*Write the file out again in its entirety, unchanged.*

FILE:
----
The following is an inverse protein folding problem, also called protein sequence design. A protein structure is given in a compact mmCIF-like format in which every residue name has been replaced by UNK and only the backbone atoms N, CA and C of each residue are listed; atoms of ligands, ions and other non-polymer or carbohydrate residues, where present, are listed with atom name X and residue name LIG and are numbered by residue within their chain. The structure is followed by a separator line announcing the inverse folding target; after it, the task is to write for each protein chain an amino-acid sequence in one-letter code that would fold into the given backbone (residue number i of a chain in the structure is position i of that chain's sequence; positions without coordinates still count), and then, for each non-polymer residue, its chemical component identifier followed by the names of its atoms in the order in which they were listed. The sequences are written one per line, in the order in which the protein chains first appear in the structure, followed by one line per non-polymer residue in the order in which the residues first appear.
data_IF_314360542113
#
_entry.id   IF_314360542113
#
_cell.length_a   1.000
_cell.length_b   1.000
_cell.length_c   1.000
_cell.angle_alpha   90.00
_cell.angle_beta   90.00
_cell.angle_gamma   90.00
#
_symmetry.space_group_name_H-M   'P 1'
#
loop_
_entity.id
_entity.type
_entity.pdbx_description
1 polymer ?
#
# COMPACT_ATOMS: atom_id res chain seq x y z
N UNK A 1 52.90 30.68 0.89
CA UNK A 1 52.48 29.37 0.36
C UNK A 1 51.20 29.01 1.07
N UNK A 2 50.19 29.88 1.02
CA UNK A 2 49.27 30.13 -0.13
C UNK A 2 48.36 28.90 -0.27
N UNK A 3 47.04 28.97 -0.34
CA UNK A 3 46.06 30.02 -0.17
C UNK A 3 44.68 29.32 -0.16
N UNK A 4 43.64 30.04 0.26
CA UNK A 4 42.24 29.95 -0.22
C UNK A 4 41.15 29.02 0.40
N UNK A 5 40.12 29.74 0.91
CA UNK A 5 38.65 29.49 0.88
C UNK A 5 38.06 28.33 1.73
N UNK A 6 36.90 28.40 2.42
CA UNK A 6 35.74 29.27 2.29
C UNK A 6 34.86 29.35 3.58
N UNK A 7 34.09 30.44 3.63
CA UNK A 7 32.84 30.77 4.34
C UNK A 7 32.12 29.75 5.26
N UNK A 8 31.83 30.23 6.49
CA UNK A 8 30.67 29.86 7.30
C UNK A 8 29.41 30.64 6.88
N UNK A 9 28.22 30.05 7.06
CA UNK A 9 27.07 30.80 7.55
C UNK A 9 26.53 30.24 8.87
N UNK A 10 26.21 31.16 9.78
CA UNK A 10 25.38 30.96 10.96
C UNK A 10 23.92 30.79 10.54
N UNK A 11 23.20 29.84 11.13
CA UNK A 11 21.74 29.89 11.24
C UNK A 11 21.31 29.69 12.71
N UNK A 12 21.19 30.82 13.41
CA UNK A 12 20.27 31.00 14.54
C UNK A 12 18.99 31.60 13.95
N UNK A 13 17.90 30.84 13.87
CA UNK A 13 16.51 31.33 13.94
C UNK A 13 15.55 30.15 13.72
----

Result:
The following is an inverse protein folding problem, also called protein sequence design. A protein structure is given in a compact mmCIF-like format in which every residue name has been replaced by UNK and only the backbone atoms N, CA and C of each residue are listed; atoms of ligands, ions and other non-polymer or carbohydrate residues, where present, are listed with atom name X and residue name LIG and are numbered by residue within their chain. The structure is followed by a separator line announcing the inverse folding target; after it, the task is to write for each protein chain an amino-acid sequence in one-letter code that would fold into the given backbone (residue number i of a chain in the structure is position i of that chain's sequence; positions without coordinates still count), and then, for each non-polymer residue, its chemical component identifier followed by the names of its atoms in the order in which they were listed. The sequences are written one per line, in the order in which the protein chains first appear in the structure, followed by one line per non-polymer residue in the order in which the residues first appear.
data_IF_314360542113
#
_entry.id   IF_314360542113
#
_cell.length_a   1.000
_cell.length_b   1.000
_cell.length_c   1.000
_cell.angle_alpha   90.00
_cell.angle_beta   90.00
_cell.angle_gamma   90.00
#
_symmetry.space_group_name_H-M   'P 1'
#
loop_
_entity.id
_entity.type
_entity.pdbx_description
1 polymer ?
#
# COMPACT_ATOMS: atom_id res chain seq x y z
N UNK A 1 52.90 30.68 0.89
CA UNK A 1 52.48 29.37 0.36
C UNK A 1 51.20 29.01 1.07
N UNK A 2 50.19 29.88 1.02
CA UNK A 2 49.27 30.13 -0.13
C UNK A 2 48.36 28.90 -0.27
N UNK A 3 47.04 28.97 -0.34
CA UNK A 3 46.06 30.02 -0.17
C UNK A 3 44.68 29.32 -0.16
N UNK A 4 43.64 30.04 0.26
CA UNK A 4 42.24 29.95 -0.22
C UNK A 4 41.15 29.02 0.40
N UNK A 5 40.12 29.74 0.91
CA UNK A 5 38.65 29.49 0.88
C UNK A 5 38.06 28.33 1.73
N UNK A 6 36.90 28.40 2.42
CA UNK A 6 35.74 29.27 2.29
C UNK A 6 34.86 29.35 3.58
N UNK A 7 34.09 30.44 3.63
CA UNK A 7 32.84 30.77 4.34
C UNK A 7 32.12 29.75 5.26
N UNK A 8 31.83 30.23 6.49
CA UNK A 8 30.67 29.86 7.30
C UNK A 8 29.41 30.64 6.88
N UNK A 9 28.22 30.05 7.06
CA UNK A 9 27.07 30.80 7.55
C UNK A 9 26.53 30.24 8.87
N UNK A 10 26.21 31.16 9.78
CA UNK A 10 25.38 30.96 10.96
C UNK A 10 23.92 30.79 10.54
N UNK A 11 23.20 29.84 11.13
CA UNK A 11 21.74 29.89 11.24
C UNK A 11 21.31 29.69 12.71
N UNK A 12 21.19 30.82 13.41
CA UNK A 12 20.27 31.00 14.54
C UNK A 12 18.99 31.60 13.95
N UNK A 13 17.90 30.84 13.87
CA UNK A 13 16.51 31.33 13.94
C UNK A 13 15.55 30.15 13.72